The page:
In its quest for ever-improving reliability, PPL Electric Utilities is utilizing drones to help perform power line inspections on transmission lines throughout its 10,000-square-mile service territory.
As one of the first U.S. utility companies to receive FAA approval to operate a drone, or unmanned aerial system, PPL is at the forefront of the trend to find value in their use. Still in the early stages of implementation, the company anticipates drones will provide a more efficient and safer method to perform inspection and maintenance work.
Drones will be used for routine inspections as well as inspections after storms or other problems on the system.
At a mere 20 pounds and about 3 feet in diameter, PPL’s drones are showing their worth as part of the company’s reliability arsenal, which also includes manned helicopter patrols and ground crews. Drones will augment, but not replace, any existing inspection methods.
A tool in the reliability arsenal
PPL has made great strides in increasing reliability. On average, customers are experiencing 20 percent fewer outages today than in 2007. The company is eyeing another 20 percent improvement in the next five years.
Drones are an important tool in PPL’s arsenal for meeting those reliability goals.
In April 2015, after receiving an FAA Section 333 exemption, PPL was cleared to begin commercial operation of drones. At that time, the company began piloting drones to perform planned aerial inspections and damage assessment on transmission lines. These aerial inspections have proven to be beneficial for maintenance activities, providing a bird’s-eye view of structures and enabling crews to spot potential problems before they become outages.
The drones, equipped with a 4K camera and 16x optical zoom, can capture subtle faults on equipment and data for post-flight analysis. In post-event inspections, the high-resolution imagery enables ground crews to efficiently assess damage, diagnose issues and dispatch appropriate repairs.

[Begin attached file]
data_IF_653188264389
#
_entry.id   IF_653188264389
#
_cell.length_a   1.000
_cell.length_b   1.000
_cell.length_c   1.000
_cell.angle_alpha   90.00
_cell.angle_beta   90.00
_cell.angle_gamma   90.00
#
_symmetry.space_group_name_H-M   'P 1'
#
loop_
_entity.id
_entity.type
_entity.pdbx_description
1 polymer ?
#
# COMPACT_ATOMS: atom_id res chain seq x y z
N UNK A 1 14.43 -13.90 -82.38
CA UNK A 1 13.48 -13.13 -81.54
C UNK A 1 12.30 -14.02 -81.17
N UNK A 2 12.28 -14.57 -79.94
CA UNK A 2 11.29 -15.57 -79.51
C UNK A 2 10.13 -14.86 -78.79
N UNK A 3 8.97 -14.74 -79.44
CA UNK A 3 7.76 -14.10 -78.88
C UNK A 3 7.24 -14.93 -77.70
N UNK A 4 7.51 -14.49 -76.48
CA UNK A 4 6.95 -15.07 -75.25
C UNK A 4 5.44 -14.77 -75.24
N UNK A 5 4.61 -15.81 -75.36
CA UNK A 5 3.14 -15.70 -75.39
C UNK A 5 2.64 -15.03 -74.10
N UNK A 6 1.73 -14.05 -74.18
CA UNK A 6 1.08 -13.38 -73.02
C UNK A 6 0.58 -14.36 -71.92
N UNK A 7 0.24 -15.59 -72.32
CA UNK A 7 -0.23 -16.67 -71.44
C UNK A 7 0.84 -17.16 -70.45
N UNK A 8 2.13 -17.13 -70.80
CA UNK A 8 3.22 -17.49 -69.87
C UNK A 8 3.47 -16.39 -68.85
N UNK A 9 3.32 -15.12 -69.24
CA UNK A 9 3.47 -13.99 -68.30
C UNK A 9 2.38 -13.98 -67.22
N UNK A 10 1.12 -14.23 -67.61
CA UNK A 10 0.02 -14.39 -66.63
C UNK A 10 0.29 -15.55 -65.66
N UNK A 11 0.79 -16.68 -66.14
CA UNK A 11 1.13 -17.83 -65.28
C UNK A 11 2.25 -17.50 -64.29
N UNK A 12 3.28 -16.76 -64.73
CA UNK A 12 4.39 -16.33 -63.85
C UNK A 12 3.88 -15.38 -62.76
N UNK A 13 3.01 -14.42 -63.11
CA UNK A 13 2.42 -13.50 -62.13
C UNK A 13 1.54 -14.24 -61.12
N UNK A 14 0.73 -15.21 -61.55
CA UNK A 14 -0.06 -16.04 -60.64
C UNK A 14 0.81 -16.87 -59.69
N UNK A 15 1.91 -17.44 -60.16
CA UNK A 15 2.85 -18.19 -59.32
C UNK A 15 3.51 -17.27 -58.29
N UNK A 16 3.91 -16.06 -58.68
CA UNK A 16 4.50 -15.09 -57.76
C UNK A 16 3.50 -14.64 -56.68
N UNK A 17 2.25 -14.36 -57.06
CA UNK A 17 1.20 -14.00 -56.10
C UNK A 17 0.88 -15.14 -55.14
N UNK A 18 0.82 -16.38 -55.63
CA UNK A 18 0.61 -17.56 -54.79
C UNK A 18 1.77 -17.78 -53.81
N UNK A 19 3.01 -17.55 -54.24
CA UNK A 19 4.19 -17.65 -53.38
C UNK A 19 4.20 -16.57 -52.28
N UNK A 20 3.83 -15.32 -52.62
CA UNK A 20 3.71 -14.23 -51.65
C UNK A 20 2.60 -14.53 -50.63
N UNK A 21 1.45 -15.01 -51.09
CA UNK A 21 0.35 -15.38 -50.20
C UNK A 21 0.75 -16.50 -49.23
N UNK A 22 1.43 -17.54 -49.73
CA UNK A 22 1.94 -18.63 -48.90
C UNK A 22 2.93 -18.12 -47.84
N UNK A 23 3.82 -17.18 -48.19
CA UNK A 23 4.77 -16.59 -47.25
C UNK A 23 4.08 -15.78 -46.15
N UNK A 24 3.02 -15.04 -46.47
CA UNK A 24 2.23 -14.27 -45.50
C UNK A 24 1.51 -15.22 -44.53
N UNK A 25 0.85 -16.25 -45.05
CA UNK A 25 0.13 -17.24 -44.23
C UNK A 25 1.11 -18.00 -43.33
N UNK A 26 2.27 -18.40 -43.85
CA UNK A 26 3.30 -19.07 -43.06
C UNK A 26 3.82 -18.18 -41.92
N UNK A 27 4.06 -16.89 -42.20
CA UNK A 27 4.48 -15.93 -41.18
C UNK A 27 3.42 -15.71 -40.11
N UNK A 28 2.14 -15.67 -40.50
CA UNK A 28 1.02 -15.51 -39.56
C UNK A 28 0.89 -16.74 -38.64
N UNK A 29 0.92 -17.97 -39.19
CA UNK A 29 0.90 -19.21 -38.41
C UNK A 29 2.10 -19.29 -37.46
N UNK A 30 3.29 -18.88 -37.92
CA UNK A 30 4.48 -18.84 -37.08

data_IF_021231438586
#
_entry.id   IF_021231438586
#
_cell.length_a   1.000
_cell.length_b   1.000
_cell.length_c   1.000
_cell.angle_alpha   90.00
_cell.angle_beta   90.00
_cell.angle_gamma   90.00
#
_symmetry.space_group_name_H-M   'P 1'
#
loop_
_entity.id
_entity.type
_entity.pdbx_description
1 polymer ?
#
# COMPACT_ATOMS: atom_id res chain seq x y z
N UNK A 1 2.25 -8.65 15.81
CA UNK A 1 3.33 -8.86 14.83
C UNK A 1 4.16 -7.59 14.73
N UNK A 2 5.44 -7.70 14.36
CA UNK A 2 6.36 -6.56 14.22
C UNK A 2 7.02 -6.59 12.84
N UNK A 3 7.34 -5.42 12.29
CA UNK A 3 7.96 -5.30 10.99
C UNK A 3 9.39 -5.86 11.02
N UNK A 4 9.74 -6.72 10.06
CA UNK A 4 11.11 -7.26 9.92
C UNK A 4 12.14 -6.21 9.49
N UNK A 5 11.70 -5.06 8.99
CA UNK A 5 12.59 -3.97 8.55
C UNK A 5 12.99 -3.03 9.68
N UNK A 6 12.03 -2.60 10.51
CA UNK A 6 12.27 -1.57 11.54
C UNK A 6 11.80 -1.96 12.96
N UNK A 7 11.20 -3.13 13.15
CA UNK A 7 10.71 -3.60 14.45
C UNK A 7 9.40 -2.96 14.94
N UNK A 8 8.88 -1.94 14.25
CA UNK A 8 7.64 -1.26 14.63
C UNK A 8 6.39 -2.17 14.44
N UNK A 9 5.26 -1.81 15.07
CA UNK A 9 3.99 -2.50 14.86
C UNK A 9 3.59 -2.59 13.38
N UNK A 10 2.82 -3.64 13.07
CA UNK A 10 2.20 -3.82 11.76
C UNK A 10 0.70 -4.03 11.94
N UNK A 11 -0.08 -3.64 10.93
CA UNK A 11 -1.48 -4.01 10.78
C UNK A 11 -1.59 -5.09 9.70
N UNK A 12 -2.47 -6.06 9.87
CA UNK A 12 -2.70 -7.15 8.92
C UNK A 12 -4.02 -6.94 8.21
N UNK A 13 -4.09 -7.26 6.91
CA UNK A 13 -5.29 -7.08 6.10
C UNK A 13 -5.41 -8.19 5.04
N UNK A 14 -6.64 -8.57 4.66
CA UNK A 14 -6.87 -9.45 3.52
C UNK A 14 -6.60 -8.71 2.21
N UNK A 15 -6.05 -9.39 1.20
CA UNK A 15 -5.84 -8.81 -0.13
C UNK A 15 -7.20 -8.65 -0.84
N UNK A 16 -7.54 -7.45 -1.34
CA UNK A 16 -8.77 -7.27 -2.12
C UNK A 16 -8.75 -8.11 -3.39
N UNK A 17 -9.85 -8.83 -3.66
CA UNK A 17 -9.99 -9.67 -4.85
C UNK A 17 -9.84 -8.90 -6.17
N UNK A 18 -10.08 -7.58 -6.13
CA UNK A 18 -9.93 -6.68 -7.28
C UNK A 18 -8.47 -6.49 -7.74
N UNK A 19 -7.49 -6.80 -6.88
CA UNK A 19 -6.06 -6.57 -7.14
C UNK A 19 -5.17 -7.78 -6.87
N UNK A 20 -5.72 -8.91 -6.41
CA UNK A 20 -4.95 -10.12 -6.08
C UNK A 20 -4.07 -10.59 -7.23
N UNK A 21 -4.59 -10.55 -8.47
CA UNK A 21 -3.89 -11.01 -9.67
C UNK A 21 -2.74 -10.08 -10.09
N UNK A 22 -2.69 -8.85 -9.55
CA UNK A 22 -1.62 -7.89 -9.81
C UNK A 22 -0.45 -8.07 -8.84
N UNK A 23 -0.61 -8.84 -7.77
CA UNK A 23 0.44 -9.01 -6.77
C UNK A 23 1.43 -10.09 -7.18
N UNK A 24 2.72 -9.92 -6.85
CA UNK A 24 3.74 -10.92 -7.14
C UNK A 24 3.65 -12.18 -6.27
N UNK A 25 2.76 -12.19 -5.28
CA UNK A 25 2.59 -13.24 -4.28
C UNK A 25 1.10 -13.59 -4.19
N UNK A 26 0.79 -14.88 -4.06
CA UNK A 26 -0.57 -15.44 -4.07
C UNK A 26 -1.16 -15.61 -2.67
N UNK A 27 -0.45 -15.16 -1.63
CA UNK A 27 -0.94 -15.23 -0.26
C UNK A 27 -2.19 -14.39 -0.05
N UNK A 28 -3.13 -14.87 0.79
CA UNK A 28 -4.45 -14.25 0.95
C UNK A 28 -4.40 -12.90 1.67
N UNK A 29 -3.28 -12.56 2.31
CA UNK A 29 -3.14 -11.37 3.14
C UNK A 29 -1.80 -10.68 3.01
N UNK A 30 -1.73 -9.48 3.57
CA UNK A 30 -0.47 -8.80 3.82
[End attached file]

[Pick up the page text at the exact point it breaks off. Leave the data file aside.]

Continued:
The right tool for the right place
Knowing where and when to deploy the drones is the key to success. In general, the company’s FAA exemption stipulates that the drone cannot fly above 200 feet maximum altitude and must maintain a distance of at least 500 feet from any non-participating drone personnel. The drone pilot and spotter must also maintain a visual line-of-sight with the aircraft at all times.
Even with these restrictions, PPL finds the technology to be useful for surveying portions of the 5,000 miles of transmission lines and 400 substations throughout the company’s central and eastern Pennsylvania service territory.
PPL’s drone team completes a pre-flight plan prior to each mission, which ensures efficient deployment of an inspection location. Armed with a flight plan and an all-terrain vehicle, the ground crew systematically inspects the lines in sections ranging from 1,000 to 1,500 feet, transmitting each second of data as the drone moves down the line.
In certain instances, drones are being deployed to inspect locations that cannot be safely accessed by a helicopter or manned ground crew. Recently, electrical clearances were impeding a substation structure suspected to be the source of a recent line interruption. A drone was called in to inspect the site, as a helicopter would be too large to access the area, and it easily assessed the specific location of the line fault, facilitating repair by crews.
The future of drone efficacy
PPL is still in the process of evaluating how drone technology best fits into operations and how to efficiently work within FAA regulations.
Currently, the drones are being analyzed for their versatility, safety and responsiveness in inspection and maintenance activities. As the program matures, PPL will also evaluate the cost effectiveness.
Beyond the pilot program, as technology advances and industry-specific regulation is introduced, there is vast potential to improve event response, project siting and asset management.
Today, drone technology is providing PPL immediate benefits in reliability and safety, where it best serves customers.